All Shall Be Well; and All Shall Be Well; and All Manner of Things Shall Be Well Analysis

Tod Wodicka

All Shall Be Well; and All Shall Be Well; and All Manner of Things Shall Be Well

(Literary Masterpieces, Volume 2)

As Tod Wodicka’s All Shall Be Well; and All Shall Be Well; and All Manner of Things Shall Be Well opens, Burt Hecker is taking part in celebrations for the nine-hundredth anniversary of the birth of Hildegard of Bingen, nun, prophet, and composer. Members of the group with which he is traveling are reenacting the hermetic life of an anchorite, sequestered for a few days in an isolated tent. Although Hecker is on the outside, shutting the other members away from the world, he is, for all intents and purposes, an anchorite in the twentieth century. His beloved wife, Kitty, has died of cancer, compounding the disarray of his life. Tolerant and loving, Kitty had been his anchor in a modern world where Hecker has never really belonged. Founder of the Confraternity of Lost Times Regained, Hecker has attempted to live in medieval times, wearing the clothes, eating the food, making and using the artifacts of that era, all while obsessively striving not to be out of period (OOP). He has gathered around him a small group of equally dedicated reenactors, who meet periodically to live as fully as possible a medieval life.

The irony is that Hecker has spent most of his adult life OOP, with Kitty acting as his bulwark against the modern world. Kitty ran a successful period hotel, the Mansion Inn, while Hecker lurked in the background, having abandoned his training as a high school history teacher. Instead, he devoted himself to recovering the lost skills and arts of the medieval period, assisted in this by Tristan, his son and initially eager follower. His daughter, June, on the other hand, had long since rejected everything her father stood for, striving to be as modern as possible, becoming an obsessive fan of the television series Star Trek and all forms of science fiction. As an adult, she marries a dull but modern man and moves across the United States, as far from her father as possible. She refuses to speak to him, and she encourages her children to fear their crazy grandfather.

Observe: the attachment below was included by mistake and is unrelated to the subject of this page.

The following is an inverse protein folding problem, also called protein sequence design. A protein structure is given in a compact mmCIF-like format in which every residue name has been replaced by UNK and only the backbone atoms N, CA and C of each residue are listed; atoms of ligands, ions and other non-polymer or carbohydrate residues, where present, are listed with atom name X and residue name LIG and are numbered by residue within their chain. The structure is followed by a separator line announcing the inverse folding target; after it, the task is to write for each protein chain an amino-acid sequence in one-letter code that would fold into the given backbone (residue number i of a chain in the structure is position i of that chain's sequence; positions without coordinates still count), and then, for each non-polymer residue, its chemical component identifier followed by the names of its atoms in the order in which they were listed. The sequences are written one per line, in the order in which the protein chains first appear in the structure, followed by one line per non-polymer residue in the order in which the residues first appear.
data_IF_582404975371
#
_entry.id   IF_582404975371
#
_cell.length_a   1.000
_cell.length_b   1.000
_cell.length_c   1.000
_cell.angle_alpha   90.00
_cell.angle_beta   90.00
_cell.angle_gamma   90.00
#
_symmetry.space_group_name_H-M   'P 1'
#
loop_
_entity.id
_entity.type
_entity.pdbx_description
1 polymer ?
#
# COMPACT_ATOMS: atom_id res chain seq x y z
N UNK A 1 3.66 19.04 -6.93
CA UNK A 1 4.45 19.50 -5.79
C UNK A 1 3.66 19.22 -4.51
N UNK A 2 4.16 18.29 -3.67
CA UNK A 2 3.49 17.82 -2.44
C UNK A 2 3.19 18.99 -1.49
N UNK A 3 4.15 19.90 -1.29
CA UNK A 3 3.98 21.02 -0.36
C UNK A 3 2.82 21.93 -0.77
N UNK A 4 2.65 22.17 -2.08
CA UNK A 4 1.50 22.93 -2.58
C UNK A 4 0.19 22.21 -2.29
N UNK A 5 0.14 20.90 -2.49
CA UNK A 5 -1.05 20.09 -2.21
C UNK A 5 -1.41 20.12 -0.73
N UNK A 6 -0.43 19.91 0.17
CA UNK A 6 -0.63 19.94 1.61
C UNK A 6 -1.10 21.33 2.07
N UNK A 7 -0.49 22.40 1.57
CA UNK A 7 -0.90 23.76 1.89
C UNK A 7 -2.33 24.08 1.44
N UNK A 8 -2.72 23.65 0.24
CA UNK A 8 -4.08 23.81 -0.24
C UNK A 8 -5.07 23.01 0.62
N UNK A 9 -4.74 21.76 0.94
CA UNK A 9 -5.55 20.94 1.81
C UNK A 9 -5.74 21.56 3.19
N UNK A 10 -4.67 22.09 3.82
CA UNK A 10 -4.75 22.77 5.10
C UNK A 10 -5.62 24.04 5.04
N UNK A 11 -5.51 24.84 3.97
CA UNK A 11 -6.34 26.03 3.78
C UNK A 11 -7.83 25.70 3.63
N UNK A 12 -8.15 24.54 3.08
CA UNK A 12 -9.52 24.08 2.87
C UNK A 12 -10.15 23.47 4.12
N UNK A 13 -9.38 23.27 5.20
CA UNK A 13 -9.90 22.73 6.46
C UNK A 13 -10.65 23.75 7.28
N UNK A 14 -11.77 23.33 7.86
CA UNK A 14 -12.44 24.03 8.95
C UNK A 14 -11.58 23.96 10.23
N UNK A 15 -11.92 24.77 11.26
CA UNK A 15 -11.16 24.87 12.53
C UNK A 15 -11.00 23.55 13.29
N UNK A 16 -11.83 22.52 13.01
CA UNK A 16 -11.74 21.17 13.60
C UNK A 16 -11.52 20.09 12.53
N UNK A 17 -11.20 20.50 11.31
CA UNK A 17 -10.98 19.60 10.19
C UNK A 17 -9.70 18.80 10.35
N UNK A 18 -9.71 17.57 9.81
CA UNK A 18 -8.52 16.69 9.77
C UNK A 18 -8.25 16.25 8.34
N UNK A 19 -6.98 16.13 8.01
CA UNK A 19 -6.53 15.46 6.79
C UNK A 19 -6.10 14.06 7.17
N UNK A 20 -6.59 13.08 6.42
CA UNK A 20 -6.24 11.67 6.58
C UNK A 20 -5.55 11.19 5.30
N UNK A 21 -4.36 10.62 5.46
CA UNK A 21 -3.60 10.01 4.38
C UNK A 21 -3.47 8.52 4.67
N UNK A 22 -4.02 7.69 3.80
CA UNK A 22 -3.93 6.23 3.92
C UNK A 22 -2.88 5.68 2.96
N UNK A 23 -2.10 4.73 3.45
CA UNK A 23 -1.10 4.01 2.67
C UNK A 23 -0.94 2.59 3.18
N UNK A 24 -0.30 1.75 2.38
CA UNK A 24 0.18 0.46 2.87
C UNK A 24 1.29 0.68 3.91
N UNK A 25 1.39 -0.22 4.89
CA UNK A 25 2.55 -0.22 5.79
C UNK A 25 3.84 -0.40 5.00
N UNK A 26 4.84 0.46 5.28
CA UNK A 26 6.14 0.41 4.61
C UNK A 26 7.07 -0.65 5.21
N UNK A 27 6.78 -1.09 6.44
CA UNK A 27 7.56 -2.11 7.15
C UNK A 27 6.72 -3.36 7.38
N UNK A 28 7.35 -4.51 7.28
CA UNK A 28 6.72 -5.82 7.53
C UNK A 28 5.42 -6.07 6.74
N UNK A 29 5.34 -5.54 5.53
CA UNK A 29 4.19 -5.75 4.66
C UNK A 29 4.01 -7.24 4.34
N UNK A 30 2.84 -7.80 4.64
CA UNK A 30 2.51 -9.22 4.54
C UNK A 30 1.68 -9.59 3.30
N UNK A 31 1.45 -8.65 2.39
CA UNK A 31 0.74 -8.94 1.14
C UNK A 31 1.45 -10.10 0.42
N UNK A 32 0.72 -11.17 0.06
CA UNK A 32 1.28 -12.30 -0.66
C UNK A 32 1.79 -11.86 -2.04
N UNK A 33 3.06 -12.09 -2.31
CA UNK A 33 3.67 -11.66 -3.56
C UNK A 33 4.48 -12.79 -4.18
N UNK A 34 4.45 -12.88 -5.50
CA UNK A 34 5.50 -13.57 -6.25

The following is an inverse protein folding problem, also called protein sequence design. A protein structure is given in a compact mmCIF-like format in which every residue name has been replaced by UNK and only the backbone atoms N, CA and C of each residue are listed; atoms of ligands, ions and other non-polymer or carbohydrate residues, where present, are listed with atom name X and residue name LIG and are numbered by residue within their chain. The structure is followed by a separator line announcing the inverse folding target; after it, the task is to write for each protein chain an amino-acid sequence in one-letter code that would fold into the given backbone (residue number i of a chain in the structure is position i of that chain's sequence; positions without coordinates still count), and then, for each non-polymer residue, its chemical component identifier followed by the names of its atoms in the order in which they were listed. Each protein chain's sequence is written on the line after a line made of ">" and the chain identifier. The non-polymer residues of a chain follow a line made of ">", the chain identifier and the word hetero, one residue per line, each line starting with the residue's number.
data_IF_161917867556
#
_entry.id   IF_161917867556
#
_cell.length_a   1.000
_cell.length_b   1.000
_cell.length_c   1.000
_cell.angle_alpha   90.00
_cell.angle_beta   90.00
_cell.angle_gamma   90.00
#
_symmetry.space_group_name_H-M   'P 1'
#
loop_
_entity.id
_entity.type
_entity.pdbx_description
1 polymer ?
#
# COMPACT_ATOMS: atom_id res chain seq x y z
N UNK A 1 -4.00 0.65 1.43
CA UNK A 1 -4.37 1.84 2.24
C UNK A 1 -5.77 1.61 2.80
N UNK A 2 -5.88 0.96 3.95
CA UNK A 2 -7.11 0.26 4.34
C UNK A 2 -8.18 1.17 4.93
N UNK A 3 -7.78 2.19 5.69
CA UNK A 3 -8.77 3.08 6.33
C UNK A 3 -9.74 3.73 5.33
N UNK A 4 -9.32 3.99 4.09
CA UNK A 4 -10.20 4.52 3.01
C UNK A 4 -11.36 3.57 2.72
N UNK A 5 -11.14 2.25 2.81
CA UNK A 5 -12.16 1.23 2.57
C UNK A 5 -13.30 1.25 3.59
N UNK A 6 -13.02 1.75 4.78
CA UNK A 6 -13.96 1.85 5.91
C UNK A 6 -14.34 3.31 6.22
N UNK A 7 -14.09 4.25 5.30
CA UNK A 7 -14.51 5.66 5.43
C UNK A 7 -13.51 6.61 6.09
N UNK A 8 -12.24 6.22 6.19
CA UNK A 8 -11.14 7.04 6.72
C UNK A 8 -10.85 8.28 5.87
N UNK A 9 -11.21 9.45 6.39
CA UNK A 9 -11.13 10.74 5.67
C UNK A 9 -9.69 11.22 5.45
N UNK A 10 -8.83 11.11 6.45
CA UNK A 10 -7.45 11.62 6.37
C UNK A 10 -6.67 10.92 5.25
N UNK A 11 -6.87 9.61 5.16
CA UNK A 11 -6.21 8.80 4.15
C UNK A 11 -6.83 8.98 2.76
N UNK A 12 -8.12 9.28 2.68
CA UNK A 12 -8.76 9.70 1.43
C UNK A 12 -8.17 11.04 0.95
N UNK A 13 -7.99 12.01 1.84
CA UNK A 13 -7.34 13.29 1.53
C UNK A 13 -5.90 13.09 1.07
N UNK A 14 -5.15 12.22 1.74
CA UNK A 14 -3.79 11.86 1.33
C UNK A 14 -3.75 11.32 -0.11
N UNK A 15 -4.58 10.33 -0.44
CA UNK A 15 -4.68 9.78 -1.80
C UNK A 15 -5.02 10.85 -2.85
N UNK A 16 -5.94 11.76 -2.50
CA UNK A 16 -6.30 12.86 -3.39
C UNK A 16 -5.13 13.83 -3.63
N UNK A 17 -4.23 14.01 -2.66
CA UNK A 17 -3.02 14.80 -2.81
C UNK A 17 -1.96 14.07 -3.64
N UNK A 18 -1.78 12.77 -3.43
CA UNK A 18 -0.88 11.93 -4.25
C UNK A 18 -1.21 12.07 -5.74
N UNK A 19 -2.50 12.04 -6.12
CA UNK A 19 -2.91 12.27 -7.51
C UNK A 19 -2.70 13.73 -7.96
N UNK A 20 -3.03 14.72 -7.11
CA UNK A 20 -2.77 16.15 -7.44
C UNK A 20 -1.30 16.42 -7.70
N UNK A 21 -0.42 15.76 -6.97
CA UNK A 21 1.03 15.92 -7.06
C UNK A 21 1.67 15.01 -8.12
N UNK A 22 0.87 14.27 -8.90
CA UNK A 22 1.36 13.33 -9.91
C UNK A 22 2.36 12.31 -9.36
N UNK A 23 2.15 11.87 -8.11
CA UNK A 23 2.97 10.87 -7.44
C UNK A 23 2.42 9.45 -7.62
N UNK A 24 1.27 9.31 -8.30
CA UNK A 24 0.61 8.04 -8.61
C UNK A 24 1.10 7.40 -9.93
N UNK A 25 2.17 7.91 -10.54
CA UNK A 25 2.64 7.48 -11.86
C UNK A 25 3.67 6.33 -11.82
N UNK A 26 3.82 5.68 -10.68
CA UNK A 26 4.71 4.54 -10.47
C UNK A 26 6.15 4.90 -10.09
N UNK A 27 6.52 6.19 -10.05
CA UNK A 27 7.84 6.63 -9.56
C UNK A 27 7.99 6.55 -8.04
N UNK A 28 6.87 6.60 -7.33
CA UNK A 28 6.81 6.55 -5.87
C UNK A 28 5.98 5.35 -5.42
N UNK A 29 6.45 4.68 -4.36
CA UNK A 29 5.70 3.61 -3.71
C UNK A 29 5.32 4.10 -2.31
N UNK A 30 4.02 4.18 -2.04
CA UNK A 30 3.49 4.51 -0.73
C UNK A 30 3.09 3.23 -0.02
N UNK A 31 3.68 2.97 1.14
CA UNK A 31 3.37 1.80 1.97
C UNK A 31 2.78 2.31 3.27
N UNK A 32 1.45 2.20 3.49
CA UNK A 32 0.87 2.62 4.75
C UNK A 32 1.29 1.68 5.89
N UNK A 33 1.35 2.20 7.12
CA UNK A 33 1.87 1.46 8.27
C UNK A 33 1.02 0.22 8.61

As he grew older, Tristan came under the influence of his grandmother, Anna Bibko, mother of Kitty. Daughter of Polish immigrants who originally embraced all things American, she has gradually turned back to her roots, among the neglected Lemko people from the Carpathian Mountains. From her and from his travels to her ancestral land, Tristan has learned the music and the customs of the Lemko. Just as his father lives in the Middle Ages, Tristan vigorously embraces all...

(The entire section is 1014 words.)


(Literary Masterpieces, Volume 2)

Booklist 104, no. 8 (December 15, 2007): 23.

Kirkus Reviews 76, no. 1 (January 1, 2008): 14.

Library Journal 133, no. 1 (January 1, 2008): 91.

New Criterion 26, no. 8 (April, 2008): 71-73.

New Statesman 136 (July 30, 2007): 57-58.

The New Yorker 83, no. 45 (January 28, 2008): 83.

Publishers Weekly 254, no. 46 (November 19, 2007): 36.

The Times Literary Supplement, September 21, 2007, p. 20.